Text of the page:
MATHIAS Cormann’s 2018 family holiday in Singapore is costing him a good deal more than the $2780.82 he belatedly paid for airfares booked with Helloworld travel company’s CEO who happened to be the Liberal party […]
THE singular local public policy issue to capture my attention over the past year has been housing policy and land supply.
In some senses the recent and polar-opposite remarks of Mr Nick Georgalis, of Geocon, which dominates the construction industry in Canberra, and Chief Minister Andrew Barr are a metaphor for the incoherence of the ACT government’s housing and land policy.
On November 18, Mr Georgalis, who most Canberrans have come to see as the ACT‘s de facto chief planning officer, waxed lyrical about the splendour and transformative impact of the towering blocks of flats with which he is endowing Canberra, and declared that as a consequence of the increasing dominance of high rise, the incremental densification of the city and the gentrification of the inner north and south that “the bush capital is dead”.
On December 5, Chief Minister Andrew Barr, in foreshadowing the release of a revised ACT planning strategy said: “You can’t sprawl outwards forever” and declared his determination to increase the level of in-fill in the city by reducing even further the piddling amount of land he has been releasing for detached and affordable housing, in favour of more towering blocks of flats, greater densification and the continuing social cleansing and gentrification of the inner north and south in order, he said, to keep the bush capital ideal alive.
So there we have it. The ACT’s major developer and most senior politician are in furious agreement about current planning policy but claim diametrically opposed outcomes from its implementation.
I fear that when it comes to explaining the current intent and direction of planning and development in Canberra, which many of us have already concluded is the level of profit to be gleaned, that Mr Georgalis is a tad more convincing than the government.
For example, every time the Chief Minister talks about containing “the sprawl” of Canberra I can’t help wondering how Labor and the Greens rationalise their decision to build a massive housing estate, of more than 5000 houses, in NSW as part of the Ginninderry development.
To be fair, the Chief Minister would probably respond by explaining that he intends to resolve the obvious contradiction between the government’s decision to begin building thousands of houses on the other side of the ACT border, and its determination to constrain “the sprawl” of the city towards the border, by the simple expedient of moving the border. I can’t imagine how the Greens justify supporting the ACT government’s decision to extend the Canberra urban area into remnant lowland woodland in NSW but, whatever the explanation, it is sure to be a hoot.
It would, of course, have been wise before signing up to the Ginninderry deal, to resolve the question of moving the border through a comprehensive planning process involving the Commonwealth as well as NSW. Heaven forbid, if NSW or the Commonwealth decide, in the negotiations with the ACT which I understand are currently underway, to not agree to move the border to accommodate the Ginninderry deal. If NSW also declines to grant planning approval for the development, then the ACT will probably have blown a few hundred million dollars. In any event one would hope that any serious plan for managing the future of Canberra would involve a genuine and open inquiry and a rigorous exploration of all of the issues, including a change to the ACT border.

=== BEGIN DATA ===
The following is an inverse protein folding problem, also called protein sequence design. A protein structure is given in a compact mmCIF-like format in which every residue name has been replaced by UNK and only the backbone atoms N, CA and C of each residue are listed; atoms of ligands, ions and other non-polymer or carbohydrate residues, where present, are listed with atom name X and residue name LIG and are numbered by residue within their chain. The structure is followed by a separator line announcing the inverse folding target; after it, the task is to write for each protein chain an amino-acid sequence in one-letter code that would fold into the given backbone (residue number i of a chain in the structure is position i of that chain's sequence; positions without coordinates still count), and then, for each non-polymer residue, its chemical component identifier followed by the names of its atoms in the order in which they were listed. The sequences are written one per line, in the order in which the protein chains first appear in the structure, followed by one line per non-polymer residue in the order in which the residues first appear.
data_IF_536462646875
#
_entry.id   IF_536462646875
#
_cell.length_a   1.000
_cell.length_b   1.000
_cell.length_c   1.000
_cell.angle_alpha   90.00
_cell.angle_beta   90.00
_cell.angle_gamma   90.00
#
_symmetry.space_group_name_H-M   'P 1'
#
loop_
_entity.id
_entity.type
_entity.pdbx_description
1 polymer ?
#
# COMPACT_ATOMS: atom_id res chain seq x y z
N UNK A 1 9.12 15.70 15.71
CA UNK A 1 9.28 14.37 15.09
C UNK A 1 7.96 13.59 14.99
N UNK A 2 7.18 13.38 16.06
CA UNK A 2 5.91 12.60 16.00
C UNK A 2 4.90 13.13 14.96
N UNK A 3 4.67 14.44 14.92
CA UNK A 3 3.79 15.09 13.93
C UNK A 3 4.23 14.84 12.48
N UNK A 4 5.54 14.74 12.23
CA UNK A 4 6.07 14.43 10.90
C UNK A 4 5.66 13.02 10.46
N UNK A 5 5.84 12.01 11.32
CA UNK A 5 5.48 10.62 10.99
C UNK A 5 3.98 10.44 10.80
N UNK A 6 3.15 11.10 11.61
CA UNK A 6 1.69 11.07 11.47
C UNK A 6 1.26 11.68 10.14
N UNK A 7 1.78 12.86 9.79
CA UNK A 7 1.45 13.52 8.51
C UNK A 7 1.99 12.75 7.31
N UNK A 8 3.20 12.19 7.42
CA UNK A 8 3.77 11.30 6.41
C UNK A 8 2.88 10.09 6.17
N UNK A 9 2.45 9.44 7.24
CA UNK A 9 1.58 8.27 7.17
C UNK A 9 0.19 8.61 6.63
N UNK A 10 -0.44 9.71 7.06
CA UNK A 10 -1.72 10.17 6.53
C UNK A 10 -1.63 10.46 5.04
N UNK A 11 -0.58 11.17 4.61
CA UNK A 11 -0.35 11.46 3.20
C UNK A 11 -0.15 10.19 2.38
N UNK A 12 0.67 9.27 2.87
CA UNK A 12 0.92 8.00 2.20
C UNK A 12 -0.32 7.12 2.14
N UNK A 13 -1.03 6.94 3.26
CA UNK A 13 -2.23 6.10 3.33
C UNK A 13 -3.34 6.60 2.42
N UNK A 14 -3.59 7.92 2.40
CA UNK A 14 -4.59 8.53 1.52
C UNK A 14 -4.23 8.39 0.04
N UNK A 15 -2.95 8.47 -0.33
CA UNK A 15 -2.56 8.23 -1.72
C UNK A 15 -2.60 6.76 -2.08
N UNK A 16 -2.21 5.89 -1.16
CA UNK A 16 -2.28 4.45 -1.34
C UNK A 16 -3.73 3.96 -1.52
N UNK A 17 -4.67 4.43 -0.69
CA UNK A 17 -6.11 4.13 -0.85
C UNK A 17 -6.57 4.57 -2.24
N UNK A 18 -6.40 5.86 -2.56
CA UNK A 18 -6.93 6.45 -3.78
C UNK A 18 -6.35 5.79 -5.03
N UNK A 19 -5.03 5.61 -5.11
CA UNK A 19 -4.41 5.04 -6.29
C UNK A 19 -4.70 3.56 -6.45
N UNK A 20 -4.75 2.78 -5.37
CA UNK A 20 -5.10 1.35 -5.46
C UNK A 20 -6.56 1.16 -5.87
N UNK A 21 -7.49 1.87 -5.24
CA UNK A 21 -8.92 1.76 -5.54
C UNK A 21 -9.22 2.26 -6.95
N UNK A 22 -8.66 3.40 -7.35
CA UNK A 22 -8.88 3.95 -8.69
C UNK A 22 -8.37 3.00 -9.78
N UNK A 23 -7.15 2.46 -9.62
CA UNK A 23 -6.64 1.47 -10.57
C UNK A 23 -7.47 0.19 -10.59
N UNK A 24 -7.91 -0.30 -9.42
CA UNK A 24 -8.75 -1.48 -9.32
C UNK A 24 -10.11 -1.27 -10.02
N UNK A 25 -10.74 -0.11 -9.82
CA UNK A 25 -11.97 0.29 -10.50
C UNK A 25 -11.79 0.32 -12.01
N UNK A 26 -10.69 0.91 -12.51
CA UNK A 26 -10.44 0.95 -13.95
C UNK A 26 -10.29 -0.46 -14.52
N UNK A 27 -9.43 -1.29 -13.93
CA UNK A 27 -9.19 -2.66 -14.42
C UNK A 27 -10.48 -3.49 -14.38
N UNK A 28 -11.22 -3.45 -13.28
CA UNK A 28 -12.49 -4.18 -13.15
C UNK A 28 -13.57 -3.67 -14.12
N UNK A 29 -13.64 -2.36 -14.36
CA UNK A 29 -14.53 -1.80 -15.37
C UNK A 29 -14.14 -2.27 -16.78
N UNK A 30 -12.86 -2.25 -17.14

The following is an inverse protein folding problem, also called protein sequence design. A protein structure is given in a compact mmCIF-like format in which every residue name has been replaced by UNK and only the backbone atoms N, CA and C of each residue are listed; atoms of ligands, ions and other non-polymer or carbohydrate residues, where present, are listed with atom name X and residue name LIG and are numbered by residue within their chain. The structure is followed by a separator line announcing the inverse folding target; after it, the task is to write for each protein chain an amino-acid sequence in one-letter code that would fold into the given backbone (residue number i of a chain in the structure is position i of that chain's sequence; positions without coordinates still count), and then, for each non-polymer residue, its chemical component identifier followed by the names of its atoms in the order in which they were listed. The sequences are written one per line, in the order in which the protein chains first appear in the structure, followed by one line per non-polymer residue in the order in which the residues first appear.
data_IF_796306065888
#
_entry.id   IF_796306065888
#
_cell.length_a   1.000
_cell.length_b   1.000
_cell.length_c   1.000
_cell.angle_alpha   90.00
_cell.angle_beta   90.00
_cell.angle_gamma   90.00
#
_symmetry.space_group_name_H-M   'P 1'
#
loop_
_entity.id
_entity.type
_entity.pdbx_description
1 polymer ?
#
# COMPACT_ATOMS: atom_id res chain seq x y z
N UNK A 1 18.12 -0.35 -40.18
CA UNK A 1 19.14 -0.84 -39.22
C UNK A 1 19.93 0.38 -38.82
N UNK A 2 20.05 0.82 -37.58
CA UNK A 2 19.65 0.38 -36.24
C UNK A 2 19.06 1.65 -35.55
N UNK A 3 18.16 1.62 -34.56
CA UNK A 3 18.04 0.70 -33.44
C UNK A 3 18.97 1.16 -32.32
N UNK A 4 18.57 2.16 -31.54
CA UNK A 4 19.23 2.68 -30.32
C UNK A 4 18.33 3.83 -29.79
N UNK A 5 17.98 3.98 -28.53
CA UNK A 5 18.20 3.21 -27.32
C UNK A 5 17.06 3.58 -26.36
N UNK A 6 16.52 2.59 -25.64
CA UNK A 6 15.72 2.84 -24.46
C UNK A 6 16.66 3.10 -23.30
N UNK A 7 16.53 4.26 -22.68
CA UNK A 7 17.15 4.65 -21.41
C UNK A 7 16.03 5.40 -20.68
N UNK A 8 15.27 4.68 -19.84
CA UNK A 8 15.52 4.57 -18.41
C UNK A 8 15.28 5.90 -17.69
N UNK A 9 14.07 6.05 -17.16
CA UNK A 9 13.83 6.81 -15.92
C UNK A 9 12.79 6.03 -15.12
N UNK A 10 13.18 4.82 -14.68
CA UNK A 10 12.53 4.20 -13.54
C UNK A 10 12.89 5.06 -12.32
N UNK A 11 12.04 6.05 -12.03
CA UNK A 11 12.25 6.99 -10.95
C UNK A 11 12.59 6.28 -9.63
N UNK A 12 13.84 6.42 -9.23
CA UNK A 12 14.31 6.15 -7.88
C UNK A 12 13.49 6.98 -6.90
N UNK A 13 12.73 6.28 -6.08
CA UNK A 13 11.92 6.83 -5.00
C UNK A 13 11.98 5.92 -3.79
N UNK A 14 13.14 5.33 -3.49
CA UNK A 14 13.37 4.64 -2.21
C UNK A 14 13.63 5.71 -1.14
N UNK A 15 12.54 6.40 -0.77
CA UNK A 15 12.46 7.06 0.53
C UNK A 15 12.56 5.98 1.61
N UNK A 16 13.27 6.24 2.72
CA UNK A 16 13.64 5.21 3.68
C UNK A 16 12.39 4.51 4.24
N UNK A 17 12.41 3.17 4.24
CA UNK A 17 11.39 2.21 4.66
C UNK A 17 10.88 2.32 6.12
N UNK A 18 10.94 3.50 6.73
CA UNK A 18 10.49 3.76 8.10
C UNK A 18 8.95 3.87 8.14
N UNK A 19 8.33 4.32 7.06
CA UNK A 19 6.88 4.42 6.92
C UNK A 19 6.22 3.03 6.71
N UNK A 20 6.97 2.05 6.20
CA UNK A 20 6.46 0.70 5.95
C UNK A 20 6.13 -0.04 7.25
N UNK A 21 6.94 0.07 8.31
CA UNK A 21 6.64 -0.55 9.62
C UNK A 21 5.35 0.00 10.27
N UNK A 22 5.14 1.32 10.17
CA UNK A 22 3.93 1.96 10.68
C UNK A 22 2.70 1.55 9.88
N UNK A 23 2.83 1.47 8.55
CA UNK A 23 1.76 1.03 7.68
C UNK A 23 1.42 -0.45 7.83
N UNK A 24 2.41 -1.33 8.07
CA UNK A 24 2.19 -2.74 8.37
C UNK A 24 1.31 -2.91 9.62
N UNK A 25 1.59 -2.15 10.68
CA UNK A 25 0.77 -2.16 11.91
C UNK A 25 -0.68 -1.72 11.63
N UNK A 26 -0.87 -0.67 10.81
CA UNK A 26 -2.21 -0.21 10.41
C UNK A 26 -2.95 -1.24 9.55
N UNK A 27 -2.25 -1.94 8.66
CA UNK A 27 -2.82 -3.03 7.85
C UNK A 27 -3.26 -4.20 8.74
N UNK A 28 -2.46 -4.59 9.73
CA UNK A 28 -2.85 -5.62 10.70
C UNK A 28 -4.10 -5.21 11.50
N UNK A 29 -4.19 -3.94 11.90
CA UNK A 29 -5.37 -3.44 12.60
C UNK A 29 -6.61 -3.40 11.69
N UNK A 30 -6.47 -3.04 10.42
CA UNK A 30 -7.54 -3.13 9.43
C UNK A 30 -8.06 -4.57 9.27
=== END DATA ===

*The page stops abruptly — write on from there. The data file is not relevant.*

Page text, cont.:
In this regard and more generally the just released ACT Planning Strategy 2018 is disappointing. The strategy unfortunately contains no detailed analysis or modelling of any of the social, environmental or economic implications or costs of the newly declared strategy of 70 per cent infill or indeed of its implications for the ACT Budget.
The last time the ACT Treasury undertook any detailed modelling on the range of scenarios thrown up by different land planning options was in the development of the Taxation Review report in 2012. The review found, following financial analysis and modelling of the economy under various scenarios, including where there are high levels of cross-border development in response to the cost of housing in Canberra, that there are significant impacts on the economy through decrease in output and consumption as well as net costs to the Territory’s Budget.
The strategy also ignores almost everything that the community has told the government about its housing choices and will in fact deliver the exact opposite of what the community asked for. Comprehensive surveys undertaken on the government’s behalf by Winton Sustainable Research in 2015 reveal that 91 per cent of ACT households expecting to move house within the ACT would prefer to move to a standalone dwelling. Of the 9 per cent of people expecting to move to an attached dwelling none expressed any interest in a unit or flat above three storeys.
The new planning strategy will inevitably exacerbate the existing housing affordability crisis in Canberra. It will widen the already yawning gap in equality and will likely have major negative implications for the environment. The strategy virtually guarantees a further large increase in the median price of detached housing and signals the end of hope for Canberra families who are not in the housing market and who are in the bottom two and a half income quintiles, or their children, from ever owning a detached house in Canberra.